My son is into chemistry and follows a lot of Theodore Gray’s work, so I thought I’d make my own take on the periodic table table for his Christmas gift. But I’m not much of a furniture crafter, and limited in size by the GF, so instead of a table this is a wall display.
Like its inspiration, there’s a different hardwood for each chemical group:
- Hydrogen: Purpleheart
- Alkali metals: Basswood
- Alkali earth metals: Ash
- Rare earth metals: Padauk
- Transition metals: Red oak
- Other metals: Cherry
- Metalloids: Koa heartwood
- Nonmetals: Koa sapwood
- Halogens: Poplar
- Noble gases: Maple
Most of those are official materials, but the GF store doesn’t have as many different woods as I wanted, so a few are from elsewhere. The two samples of Koa are from freedformhawaii.com (thanks @amandarogers808!), and the Padauk and Purpleheart from inventables.com, finished with their mineral oil kit. The inner structure is draftboard, and the outside framing walnut plywood.
Of course, remembering which wood is which and which means what isn’t easy, so there’s a key on the side:
Each tile comes off, leaving a ~24 mm cubicle, should the new owner of this display decide to travel the OCD road of collecting element samples. The first sample is free, even, since there’s at least one element where one can easily find a > 99% pure specimen around the house.
But as long as this display is living at my house, the collection of certain elements will not be allowed, so those cubbies are blocked off.
The whole thing is built in sections. Partly that’s because the front and back panels are single cuts / solid pieces, and if I wanted to fit the whole table that way I’d need to make the cubbies much smaller. (They’re already pretty tiny as it is!)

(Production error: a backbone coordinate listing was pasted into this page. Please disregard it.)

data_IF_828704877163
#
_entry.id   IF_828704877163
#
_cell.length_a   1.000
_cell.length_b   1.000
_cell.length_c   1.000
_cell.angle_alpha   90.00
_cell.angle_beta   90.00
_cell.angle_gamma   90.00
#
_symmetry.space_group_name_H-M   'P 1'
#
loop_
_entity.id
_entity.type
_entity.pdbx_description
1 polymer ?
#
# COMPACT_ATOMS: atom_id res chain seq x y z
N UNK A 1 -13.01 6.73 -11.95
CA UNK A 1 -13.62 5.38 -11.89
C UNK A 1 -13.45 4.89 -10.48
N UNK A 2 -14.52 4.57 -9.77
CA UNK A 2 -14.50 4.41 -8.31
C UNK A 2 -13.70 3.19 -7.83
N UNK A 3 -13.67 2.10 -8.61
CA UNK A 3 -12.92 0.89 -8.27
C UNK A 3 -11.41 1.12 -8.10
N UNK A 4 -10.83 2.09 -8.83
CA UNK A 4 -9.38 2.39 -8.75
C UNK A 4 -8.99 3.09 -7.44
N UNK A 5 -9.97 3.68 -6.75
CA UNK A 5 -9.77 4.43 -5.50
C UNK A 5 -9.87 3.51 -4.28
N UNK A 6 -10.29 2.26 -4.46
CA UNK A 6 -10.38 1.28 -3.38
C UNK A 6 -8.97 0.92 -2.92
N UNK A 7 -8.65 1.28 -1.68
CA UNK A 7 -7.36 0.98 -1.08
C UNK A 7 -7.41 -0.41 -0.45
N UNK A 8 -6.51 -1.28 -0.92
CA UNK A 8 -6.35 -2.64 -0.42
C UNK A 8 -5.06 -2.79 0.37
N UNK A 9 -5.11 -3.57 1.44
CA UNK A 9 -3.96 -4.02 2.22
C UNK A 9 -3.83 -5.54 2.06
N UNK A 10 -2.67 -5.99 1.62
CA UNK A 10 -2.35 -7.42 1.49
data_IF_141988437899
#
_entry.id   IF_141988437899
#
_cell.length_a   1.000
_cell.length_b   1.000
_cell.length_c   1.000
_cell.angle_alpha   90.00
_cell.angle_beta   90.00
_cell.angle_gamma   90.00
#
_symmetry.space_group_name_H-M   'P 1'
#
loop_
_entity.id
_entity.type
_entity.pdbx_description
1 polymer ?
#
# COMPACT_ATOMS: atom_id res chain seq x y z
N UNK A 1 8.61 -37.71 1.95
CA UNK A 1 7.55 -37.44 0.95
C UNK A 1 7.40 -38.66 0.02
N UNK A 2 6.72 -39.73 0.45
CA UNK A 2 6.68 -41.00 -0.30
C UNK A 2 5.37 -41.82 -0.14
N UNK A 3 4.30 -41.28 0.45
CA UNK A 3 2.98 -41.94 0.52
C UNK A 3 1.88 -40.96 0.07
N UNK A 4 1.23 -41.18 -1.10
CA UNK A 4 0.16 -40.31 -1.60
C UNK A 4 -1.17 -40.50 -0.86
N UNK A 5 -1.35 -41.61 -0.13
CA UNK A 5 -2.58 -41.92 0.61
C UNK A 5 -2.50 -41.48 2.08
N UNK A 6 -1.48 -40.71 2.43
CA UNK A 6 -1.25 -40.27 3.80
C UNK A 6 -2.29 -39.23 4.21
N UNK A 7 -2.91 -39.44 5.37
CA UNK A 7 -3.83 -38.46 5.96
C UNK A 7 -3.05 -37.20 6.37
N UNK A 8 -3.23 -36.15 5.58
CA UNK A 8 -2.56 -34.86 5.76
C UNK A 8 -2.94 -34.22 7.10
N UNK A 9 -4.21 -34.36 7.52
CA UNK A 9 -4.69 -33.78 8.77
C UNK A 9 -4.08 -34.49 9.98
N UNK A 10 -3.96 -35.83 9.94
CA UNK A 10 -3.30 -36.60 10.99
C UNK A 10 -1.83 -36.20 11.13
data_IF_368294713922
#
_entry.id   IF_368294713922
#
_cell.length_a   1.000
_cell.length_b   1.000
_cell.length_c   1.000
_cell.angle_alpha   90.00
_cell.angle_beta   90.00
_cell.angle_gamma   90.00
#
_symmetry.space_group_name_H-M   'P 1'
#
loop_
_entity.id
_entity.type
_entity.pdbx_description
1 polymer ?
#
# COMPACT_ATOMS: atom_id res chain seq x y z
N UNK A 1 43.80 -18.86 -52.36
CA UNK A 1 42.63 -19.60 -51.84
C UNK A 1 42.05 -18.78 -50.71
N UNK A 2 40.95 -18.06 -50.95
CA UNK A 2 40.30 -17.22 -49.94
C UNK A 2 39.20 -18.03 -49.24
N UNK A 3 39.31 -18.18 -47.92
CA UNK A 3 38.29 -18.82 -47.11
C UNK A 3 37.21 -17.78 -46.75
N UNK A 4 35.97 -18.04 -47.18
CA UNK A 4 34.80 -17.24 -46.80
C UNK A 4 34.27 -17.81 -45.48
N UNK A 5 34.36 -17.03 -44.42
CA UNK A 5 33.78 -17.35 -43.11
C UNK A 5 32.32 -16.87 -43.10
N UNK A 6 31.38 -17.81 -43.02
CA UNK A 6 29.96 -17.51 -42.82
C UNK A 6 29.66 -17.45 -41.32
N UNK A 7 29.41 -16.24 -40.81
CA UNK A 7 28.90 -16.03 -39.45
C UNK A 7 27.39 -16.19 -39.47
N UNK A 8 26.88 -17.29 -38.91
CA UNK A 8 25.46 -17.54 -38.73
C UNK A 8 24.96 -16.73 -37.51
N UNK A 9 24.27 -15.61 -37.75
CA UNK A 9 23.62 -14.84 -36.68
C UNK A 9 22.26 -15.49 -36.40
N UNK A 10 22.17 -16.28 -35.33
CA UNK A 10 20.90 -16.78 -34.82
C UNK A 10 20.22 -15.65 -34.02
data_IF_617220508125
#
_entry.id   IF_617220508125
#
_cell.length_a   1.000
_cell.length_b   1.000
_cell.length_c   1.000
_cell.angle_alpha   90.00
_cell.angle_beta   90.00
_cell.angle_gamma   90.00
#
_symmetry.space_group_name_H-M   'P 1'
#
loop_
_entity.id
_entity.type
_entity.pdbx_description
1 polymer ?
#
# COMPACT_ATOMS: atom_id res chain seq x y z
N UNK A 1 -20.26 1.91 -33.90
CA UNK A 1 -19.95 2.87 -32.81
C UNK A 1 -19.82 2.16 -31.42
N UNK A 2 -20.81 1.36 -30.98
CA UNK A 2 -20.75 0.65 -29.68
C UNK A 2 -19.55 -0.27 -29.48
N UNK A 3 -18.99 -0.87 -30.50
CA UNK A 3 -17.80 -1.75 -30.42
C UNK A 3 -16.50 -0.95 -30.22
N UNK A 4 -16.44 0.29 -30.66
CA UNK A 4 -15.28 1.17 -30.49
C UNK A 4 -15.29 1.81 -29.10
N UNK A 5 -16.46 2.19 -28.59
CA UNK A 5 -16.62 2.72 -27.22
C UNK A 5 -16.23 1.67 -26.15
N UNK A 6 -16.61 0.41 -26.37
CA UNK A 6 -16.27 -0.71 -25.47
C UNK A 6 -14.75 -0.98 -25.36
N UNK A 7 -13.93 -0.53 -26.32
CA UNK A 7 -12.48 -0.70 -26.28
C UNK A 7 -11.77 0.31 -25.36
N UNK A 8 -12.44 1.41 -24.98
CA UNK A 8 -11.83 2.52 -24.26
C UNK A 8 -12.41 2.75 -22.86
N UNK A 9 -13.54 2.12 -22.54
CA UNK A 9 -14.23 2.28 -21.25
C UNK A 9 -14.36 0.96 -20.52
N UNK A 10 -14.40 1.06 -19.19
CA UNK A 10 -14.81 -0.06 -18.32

Splitting it up served another goal, though: I wanted to clarify the discontinuities in common presentations of the table. I figured that an extra border between the first two columns and the rest would help to show that the rare earths are really supposed to go between columns 2 and 3. Once I got to assembling things, I realized the modular construction means that you can arrange it that way if you really want to.
(I haven’t yet prepped it for wall mounting, but the rearrangeability will probably have to go away once I do.)
Once I got into doing this as a vertical display rather than a tabletop, I realized there’s an additional challenge; making the element tiles stay in place while still being removable. I thought I had a good solution for that, in theory: precise kerf compensation (both in thickness and in angle!) so that the tiles would fit snugly when halfway inserted into their slots. (That way they always protrude a bit for easy grabbing.) This sort of works, and certainly manages to look pretty.
In practice, though, I wouldn’t recommend this approach. Somewhere between the horizontal precision limits of a not-perfectly-clean GF and variations in the wood, it turned into a nightmare of inconsistent sizes. And that was just for the slots in one plywood front piece — for the tiles themselves, the differences between wood species meant a lot of test cuts and trial and error with limited material. Eventually I ended up cutting most of the tiles too big and sanding each to just fit its designated space (which means most of them fit too snugly to remove easily).